President Obama’s political arm, Organizing for America — a “project” of the DNC — is hosting a National Health Care Forum with the President this afternoon to rally the activist troops. The AFL-CIO is among the organizers of a Capitol Hill rally in conjunction with the campaign for health care campaigns.
The public option remains this week’s focal point of debate.
The Washington Post editorializes in “No Longer an Option“: “[The] reality is that, if the Obama administration wants to get health reform done, it’s going to have to back away from the public option sooner or later — and it’s getting awfully late.”
At Kausfiles, “Thinking Through the ‘Public Option’,” Mickey Kaus explores the arguments for the public option as a cost-savings measure versus the public option as as a mechanism to ensure personal security for individuals: “At bottom, there clearly still seems to be an uneasy, ongoing tension between a public plan’s cost-cutting purpose and it’s security-for-those-who-get-sick purpose. Hard to see how it can do 100% of both at the same time.”
Well, what about co-ops? Or coops? Or coöps? You know, cooperatives. Like rural electric cooperatives, or the Berkeley Food Co-Op, or Cenex (the Farmer’s Union gas stations/convenience stores in the Great Plains). Cooperatives!
The Huffington Post’s political writer, Jason Linkins, at The Huffington Post sarcastically assesses the media’s coverage and policy discussions of the co-option in “Health Care Co-Op Supporters Don’t Know What They’re Talking About”: “In the case of co-ops, the discussion has been even more inane than usual because nobody seems able to consistently describe what a “health care co-op” is. This does not dissuade the media, however. They’re perfectly happy allowing a bunch of idiots talk about how magical (or how destructive) co-ops are based purely on the totally screwed-up political calculus.”
Or more factually put, here’s Heritage’s take, “Morning Bell: Public Option Is Not Dead Yet”:
Co-operatives do have a long and proud tradition in many sectors of the U.S. economy, but details matter. Conrad says these health co-ops will not be “government-run and government-controlled” but instead “membership-run and membership controlled.” But others in Conrad’s caucus have a starkly different co-op goal. Sen. Chuck Schumer (D-NY) is pushing a vision of co-ops that are: 1) run by the government, preferably the federal government; 2) funded or subsidized by the government; or 3) includes plans chosen by the government.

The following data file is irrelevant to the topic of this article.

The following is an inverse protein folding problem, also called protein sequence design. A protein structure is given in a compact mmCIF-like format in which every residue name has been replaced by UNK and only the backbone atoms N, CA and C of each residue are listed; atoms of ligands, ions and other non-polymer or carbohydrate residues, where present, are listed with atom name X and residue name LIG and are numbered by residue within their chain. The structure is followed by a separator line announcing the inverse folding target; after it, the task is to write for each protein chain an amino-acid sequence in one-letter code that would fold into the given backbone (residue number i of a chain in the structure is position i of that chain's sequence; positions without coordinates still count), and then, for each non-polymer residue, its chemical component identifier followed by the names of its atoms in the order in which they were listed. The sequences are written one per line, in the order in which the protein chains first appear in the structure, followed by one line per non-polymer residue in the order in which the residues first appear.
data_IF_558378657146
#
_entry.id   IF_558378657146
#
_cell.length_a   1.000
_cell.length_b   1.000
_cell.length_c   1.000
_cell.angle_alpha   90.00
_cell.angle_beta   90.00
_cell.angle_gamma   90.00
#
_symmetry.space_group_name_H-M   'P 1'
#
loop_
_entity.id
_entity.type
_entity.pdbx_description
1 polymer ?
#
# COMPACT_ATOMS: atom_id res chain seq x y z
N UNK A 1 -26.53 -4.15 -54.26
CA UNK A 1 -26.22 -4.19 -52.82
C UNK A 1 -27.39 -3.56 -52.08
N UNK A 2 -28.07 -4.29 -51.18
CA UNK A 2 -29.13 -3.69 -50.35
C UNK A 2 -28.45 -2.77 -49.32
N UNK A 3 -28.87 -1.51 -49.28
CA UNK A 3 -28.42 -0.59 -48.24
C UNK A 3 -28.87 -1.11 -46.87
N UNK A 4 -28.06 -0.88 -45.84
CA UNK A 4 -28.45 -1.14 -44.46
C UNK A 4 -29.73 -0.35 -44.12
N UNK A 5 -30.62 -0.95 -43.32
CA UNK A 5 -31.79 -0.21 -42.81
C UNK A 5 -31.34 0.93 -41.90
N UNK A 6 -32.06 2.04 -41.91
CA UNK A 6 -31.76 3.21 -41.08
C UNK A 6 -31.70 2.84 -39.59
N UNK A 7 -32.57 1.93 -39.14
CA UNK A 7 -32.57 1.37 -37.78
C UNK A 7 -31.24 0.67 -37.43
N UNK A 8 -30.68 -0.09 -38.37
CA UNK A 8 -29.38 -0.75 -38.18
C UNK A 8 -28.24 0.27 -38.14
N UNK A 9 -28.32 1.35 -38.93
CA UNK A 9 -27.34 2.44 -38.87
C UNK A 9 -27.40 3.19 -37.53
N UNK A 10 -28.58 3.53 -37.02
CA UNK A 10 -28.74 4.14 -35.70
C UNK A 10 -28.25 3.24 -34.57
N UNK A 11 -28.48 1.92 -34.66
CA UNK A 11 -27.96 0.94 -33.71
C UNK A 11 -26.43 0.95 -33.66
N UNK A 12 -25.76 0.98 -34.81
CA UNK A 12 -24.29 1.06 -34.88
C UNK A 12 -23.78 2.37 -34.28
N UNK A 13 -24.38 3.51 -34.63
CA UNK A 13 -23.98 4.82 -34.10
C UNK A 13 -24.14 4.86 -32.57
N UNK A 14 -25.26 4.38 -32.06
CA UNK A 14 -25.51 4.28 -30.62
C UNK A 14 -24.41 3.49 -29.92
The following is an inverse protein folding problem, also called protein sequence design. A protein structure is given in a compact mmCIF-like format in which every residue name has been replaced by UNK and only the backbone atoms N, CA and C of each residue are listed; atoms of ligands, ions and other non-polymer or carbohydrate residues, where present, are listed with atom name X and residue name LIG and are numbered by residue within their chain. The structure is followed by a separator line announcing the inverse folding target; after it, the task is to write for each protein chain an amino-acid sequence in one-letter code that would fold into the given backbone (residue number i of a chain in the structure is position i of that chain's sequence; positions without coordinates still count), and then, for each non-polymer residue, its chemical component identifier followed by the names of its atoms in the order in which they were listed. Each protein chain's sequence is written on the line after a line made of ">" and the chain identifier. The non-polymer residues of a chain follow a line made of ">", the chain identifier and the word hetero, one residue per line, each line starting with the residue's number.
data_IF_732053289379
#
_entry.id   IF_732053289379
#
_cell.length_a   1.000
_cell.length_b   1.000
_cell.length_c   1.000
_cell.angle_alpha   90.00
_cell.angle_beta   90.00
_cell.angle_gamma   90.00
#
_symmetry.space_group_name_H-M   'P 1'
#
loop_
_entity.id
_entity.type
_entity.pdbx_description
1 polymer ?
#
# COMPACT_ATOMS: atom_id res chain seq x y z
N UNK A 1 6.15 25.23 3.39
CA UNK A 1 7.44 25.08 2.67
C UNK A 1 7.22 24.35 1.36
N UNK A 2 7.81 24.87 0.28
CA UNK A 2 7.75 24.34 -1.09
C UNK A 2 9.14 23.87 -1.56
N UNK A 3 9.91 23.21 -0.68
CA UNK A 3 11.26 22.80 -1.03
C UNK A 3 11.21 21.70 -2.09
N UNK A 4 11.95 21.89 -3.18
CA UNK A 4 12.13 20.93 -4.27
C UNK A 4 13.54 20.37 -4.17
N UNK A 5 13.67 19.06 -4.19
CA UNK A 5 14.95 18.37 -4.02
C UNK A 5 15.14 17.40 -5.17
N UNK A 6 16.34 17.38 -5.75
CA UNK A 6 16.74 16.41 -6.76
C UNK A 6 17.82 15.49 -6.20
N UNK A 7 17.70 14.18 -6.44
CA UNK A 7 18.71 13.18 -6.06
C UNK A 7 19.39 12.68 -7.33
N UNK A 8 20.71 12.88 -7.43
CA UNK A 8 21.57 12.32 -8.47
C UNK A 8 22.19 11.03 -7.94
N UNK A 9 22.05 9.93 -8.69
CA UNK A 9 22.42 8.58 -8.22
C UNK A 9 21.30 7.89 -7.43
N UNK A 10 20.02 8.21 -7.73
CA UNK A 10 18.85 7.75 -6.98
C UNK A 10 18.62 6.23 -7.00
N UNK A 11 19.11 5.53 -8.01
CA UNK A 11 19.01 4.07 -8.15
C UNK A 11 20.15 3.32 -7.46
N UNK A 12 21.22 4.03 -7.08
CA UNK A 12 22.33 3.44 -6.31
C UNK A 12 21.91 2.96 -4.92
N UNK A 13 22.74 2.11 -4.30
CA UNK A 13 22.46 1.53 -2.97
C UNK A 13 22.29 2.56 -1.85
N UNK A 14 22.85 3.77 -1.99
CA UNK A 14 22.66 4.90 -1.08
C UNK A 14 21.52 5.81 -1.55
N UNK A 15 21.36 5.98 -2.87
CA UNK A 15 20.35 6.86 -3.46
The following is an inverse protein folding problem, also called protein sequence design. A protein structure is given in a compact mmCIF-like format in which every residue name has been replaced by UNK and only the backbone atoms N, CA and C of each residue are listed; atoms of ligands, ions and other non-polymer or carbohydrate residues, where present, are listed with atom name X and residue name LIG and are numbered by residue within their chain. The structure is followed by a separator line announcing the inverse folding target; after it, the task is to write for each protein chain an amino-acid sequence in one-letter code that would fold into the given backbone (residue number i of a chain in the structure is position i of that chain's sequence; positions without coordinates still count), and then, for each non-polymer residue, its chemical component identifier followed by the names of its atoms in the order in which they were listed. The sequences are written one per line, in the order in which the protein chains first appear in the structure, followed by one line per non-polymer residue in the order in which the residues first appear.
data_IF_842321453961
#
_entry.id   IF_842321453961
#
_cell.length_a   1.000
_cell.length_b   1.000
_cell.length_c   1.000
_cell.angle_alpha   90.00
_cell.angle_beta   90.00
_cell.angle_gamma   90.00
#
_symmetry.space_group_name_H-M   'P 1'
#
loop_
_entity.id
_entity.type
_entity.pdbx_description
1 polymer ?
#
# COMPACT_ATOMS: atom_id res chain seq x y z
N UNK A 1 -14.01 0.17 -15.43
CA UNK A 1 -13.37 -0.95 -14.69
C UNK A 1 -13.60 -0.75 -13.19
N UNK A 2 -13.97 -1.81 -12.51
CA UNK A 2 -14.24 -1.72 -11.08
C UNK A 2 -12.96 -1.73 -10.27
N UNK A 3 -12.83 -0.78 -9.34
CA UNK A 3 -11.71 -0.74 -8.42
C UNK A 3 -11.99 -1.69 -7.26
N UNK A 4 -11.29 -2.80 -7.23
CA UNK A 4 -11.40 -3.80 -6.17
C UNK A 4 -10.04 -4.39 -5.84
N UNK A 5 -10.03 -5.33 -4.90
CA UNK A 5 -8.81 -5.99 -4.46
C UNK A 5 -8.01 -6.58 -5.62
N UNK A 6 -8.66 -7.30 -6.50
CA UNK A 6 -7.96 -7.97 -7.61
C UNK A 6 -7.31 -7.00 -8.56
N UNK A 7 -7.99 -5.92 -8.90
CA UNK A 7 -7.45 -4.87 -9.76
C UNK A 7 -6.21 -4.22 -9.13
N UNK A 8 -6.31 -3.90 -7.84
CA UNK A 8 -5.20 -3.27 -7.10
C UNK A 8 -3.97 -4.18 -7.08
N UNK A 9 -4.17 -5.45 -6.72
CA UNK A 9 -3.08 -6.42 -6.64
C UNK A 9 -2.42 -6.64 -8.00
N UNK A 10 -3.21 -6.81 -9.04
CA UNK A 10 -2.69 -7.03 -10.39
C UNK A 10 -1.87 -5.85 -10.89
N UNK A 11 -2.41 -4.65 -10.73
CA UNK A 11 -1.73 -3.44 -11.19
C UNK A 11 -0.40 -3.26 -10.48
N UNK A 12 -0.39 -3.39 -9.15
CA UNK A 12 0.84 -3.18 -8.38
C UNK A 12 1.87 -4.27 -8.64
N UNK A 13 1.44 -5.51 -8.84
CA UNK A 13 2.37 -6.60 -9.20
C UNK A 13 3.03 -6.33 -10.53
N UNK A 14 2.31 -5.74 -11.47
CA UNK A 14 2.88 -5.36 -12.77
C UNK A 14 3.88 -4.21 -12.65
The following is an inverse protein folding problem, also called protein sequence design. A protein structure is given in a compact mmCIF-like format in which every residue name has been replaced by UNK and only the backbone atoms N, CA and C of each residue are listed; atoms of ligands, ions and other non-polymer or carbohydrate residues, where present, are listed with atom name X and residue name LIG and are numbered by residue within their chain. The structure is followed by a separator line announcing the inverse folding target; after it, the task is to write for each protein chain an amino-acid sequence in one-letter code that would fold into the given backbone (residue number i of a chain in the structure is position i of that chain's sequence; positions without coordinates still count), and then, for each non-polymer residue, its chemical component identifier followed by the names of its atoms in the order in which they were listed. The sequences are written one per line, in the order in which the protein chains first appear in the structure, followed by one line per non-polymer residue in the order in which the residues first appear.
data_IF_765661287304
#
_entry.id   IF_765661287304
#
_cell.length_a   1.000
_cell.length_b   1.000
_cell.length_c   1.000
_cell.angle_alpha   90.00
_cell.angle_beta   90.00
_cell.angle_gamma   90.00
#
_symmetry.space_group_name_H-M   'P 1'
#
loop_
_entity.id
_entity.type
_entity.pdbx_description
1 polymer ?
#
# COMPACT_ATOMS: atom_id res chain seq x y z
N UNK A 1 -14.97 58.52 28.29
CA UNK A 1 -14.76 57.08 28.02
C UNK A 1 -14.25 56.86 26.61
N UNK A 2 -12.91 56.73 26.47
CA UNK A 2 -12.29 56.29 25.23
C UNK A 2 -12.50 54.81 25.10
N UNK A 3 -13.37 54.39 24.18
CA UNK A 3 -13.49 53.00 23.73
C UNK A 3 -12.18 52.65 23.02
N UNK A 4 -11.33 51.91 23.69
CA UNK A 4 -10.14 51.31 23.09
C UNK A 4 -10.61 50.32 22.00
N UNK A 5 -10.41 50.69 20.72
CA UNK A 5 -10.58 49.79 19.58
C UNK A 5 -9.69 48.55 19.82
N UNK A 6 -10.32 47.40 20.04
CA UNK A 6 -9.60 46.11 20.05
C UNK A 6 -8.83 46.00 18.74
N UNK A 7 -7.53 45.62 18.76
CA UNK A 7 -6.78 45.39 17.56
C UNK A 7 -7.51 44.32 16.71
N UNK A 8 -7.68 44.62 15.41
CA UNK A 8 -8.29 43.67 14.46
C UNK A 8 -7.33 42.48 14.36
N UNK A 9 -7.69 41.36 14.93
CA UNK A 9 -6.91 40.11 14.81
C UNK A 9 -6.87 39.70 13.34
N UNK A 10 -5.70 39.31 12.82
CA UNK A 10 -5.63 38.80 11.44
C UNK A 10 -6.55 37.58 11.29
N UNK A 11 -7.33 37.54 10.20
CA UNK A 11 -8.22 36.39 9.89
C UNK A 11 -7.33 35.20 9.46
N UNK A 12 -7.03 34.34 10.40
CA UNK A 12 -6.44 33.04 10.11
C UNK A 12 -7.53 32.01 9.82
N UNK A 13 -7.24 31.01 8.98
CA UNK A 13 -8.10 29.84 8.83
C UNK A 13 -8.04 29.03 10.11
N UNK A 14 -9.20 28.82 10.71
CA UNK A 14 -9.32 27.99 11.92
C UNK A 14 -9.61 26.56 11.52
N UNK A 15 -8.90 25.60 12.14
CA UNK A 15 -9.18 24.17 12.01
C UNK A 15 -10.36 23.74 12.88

If the language that comes out of the Senate looks anything like what Schumer is proposing, then there is no real difference between co-ops and the public plan. If, on the other hand, the Senate produces something that; 1) is not funded by the federal government 2) is not “government-run and government-controlled”; but instead 3) is “membership-run and membership controlled” then co-ops would be acceptable.
But does it really matter? Any of these varieties of coops would likely wind up government controlled, that is, regulated and prescribed and monitored and mau-maued into submission to statism.
From CQ Politics, “House Dems Blitz Insurers With Demands for Data on Profits, Perks“:
Three key Democrats on the House Energy and Commerce Committee have launched a barrage of letters targeting dozens of insurers with requests for information on salaries, board compensation, entertainment expenses and profits in what industry sources describe as an attempt at intimidation.
An Aug. 17 letter to 52 insurers from Reps. Henry A. Waxman of California and Bart Stupak of Michigan seeks information on executive salaries, bonuses, stock options, company perks, amounts spent on entertainment and company retreats, and sums spent on board compensation. It asks for four years’ worth of data on company and product line profits, payouts for claims and administrative expenses, and premium revenues.
See, this model ostensibly continues private insurance but effectively renders it the government-run public option, in this case government being Henry Waxman.
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